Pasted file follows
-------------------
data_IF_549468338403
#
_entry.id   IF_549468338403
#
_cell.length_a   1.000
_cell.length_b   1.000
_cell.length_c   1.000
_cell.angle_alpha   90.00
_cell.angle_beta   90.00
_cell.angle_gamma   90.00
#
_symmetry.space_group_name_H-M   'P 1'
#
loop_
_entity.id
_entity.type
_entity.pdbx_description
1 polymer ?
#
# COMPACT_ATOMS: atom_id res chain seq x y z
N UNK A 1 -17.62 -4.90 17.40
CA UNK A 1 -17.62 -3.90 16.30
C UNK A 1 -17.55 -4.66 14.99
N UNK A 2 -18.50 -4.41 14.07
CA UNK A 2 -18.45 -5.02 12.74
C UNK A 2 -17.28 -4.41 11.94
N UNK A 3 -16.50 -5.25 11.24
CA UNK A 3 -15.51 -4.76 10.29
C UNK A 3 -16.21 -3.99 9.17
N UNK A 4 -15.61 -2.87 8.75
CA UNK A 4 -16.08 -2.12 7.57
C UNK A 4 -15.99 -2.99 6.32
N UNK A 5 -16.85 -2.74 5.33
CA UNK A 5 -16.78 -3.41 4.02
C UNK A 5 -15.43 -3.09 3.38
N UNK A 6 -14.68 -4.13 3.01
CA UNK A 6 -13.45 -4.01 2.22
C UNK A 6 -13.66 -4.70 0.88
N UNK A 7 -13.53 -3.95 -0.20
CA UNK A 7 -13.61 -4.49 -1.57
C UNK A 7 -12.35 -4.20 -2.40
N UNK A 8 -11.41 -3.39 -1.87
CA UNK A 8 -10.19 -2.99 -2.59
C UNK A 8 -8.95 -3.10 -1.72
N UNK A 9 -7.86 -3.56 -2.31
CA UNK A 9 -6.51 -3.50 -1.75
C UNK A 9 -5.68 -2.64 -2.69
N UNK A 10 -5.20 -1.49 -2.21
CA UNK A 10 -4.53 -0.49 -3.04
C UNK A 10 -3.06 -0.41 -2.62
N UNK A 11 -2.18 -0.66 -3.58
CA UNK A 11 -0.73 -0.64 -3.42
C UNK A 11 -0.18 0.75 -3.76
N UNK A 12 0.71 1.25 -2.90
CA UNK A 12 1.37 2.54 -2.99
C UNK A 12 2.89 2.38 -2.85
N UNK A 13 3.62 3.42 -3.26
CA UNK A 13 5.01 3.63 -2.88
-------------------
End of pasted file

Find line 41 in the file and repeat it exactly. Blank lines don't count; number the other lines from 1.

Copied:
C UNK A 7 -12.35 -4.20 -2.40